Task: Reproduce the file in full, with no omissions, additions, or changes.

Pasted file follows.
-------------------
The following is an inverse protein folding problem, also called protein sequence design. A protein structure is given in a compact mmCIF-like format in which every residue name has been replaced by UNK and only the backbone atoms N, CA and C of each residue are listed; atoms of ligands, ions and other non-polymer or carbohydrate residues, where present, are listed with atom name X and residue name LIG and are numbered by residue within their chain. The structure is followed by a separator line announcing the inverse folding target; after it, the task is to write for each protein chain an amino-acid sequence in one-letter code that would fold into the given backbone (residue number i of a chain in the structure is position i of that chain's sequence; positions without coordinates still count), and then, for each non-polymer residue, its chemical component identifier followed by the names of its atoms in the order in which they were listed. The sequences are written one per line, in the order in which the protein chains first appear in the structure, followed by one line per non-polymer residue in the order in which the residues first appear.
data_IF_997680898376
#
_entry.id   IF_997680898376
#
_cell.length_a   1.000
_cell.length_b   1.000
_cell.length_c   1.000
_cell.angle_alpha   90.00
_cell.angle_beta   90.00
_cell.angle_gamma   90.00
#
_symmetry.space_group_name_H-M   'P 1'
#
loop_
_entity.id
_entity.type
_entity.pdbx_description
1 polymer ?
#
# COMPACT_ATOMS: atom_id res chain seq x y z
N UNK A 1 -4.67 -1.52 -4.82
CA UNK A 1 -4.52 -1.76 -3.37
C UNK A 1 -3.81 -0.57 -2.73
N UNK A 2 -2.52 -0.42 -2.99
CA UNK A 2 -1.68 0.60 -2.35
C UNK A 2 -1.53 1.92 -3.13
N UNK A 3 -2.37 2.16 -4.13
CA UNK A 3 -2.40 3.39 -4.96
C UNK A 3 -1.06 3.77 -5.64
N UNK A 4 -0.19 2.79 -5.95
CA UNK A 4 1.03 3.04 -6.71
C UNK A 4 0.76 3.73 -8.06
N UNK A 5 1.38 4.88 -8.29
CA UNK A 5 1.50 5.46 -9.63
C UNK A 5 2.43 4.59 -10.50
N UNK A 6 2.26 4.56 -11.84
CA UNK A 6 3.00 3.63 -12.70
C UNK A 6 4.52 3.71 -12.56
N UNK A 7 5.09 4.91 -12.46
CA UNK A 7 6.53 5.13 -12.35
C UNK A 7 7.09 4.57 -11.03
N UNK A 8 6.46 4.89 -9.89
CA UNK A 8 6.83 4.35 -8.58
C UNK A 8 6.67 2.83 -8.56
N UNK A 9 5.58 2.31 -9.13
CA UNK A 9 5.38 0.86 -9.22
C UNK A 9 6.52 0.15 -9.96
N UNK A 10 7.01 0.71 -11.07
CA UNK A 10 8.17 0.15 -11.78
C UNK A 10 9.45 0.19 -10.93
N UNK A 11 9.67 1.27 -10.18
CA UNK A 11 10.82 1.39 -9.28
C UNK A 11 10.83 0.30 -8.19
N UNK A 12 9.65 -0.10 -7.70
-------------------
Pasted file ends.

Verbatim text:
The following is an inverse protein folding problem, also called protein sequence design. A protein structure is given in a compact mmCIF-like format in which every residue name has been replaced by UNK and only the backbone atoms N, CA and C of each residue are listed; atoms of ligands, ions and other non-polymer or carbohydrate residues, where present, are listed with atom name X and residue name LIG and are numbered by residue within their chain. The structure is followed by a separator line announcing the inverse folding target; after it, the task is to write for each protein chain an amino-acid sequence in one-letter code that would fold into the given backbone (residue number i of a chain in the structure is position i of that chain's sequence; positions without coordinates still count), and then, for each non-polymer residue, its chemical component identifier followed by the names of its atoms in the order in which they were listed. The sequences are written one per line, in the order in which the protein chains first appear in the structure, followed by one line per non-polymer residue in the order in which the residues first appear.
data_IF_997680898376
#
_entry.id   IF_997680898376
#
_cell.length_a   1.000
_cell.length_b   1.000
_cell.length_c   1.000
_cell.angle_alpha   90.00
_cell.angle_beta   90.00
_cell.angle_gamma   90.00
#
_symmetry.space_group_name_H-M   'P 1'
#
loop_
_entity.id
_entity.type
_entity.pdbx_description
1 polymer ?
#
# COMPACT_ATOMS: atom_id res chain seq x y z
N UNK A 1 -4.67 -1.52 -4.82
CA UNK A 1 -4.52 -1.76 -3.37
C UNK A 1 -3.81 -0.57 -2.73
N UNK A 2 -2.52 -0.42 -2.99
CA UNK A 2 -1.68 0.60 -2.35
C UNK A 2 -1.53 1.92 -3.13
N UNK A 3 -2.37 2.16 -4.13
CA UNK A 3 -2.40 3.39 -4.96
C UNK A 3 -1.06 3.77 -5.64
N UNK A 4 -0.19 2.79 -5.95
CA UNK A 4 1.03 3.04 -6.71
C UNK A 4 0.76 3.73 -8.06
N UNK A 5 1.38 4.88 -8.29
CA UNK A 5 1.50 5.46 -9.63
C UNK A 5 2.43 4.59 -10.50
N UNK A 6 2.26 4.56 -11.84
CA UNK A 6 3.00 3.63 -12.70
C UNK A 6 4.52 3.71 -12.56
N UNK A 7 5.09 4.91 -12.46
CA UNK A 7 6.53 5.13 -12.35
C UNK A 7 7.09 4.57 -11.03
N UNK A 8 6.46 4.89 -9.89
CA UNK A 8 6.83 4.35 -8.58
C UNK A 8 6.67 2.83 -8.56
N UNK A 9 5.58 2.31 -9.13
CA UNK A 9 5.38 0.86 -9.22
C UNK A 9 6.52 0.15 -9.96
N UNK A 10 7.01 0.71 -11.07
CA UNK A 10 8.17 0.15 -11.78
C UNK A 10 9.45 0.19 -10.93
N UNK A 11 9.67 1.27 -10.18
CA UNK A 11 10.82 1.39 -9.28
C UNK A 11 10.83 0.30 -8.19
N UNK A 12 9.65 -0.10 -7.70